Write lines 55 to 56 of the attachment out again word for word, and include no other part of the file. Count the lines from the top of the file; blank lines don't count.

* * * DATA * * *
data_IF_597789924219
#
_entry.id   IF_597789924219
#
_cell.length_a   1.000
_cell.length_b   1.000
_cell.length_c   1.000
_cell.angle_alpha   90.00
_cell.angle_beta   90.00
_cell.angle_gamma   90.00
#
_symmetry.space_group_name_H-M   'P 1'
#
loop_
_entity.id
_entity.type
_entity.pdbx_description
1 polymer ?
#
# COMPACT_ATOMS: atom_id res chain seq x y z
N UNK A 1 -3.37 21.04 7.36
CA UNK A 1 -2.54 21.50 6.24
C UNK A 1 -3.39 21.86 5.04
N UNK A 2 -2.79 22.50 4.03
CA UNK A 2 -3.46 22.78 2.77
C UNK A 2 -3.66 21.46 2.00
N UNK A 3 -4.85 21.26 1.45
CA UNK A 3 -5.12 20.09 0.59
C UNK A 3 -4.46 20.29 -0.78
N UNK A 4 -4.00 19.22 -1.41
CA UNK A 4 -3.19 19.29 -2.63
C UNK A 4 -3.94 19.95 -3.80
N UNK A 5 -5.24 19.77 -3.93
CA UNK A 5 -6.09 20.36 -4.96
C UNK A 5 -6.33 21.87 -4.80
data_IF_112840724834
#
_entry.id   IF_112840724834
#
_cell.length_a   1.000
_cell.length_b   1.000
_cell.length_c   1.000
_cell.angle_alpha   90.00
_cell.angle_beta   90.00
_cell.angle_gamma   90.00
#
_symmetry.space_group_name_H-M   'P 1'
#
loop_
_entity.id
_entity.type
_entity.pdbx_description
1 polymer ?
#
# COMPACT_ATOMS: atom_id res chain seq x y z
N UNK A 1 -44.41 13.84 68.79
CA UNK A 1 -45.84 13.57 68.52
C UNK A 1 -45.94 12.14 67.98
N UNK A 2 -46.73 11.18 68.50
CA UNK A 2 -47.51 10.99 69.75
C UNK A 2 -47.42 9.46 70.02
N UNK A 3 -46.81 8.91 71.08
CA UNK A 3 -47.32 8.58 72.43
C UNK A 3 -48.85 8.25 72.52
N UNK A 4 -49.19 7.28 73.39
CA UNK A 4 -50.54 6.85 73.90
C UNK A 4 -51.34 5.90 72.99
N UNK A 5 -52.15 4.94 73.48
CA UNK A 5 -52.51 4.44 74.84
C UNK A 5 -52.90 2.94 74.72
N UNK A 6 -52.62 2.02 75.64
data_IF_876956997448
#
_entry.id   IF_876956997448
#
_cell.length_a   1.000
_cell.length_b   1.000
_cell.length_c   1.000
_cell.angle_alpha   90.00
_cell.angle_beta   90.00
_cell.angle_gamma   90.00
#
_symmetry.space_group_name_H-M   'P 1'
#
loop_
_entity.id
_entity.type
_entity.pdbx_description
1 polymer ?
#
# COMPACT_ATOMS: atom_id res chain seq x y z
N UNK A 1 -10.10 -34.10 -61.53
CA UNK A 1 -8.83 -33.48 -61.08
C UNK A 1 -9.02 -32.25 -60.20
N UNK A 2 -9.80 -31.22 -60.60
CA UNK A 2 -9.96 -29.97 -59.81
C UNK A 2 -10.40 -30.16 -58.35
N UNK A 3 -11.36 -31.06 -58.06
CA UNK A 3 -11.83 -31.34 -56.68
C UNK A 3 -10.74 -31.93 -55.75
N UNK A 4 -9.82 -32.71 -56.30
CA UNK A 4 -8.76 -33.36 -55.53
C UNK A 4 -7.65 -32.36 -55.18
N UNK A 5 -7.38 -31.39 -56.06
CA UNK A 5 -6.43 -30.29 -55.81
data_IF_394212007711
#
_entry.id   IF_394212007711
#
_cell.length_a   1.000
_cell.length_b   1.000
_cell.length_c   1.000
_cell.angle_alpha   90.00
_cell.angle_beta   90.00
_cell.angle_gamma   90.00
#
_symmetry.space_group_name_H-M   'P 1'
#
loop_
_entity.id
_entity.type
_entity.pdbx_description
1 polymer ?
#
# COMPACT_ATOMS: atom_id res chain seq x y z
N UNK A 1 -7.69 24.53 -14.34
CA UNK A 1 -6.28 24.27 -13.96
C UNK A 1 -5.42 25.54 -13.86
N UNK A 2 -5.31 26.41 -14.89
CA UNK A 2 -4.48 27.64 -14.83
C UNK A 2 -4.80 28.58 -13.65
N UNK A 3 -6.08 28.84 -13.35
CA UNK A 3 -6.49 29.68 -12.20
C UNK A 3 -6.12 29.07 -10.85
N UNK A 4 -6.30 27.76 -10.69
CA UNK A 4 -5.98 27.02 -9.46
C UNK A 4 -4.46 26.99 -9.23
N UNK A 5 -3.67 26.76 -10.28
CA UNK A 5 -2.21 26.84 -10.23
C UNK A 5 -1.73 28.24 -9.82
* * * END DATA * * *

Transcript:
# COMPACT_ATOMS: atom_id res chain seq x y z
N UNK A 1 -44.41 13.84 68.79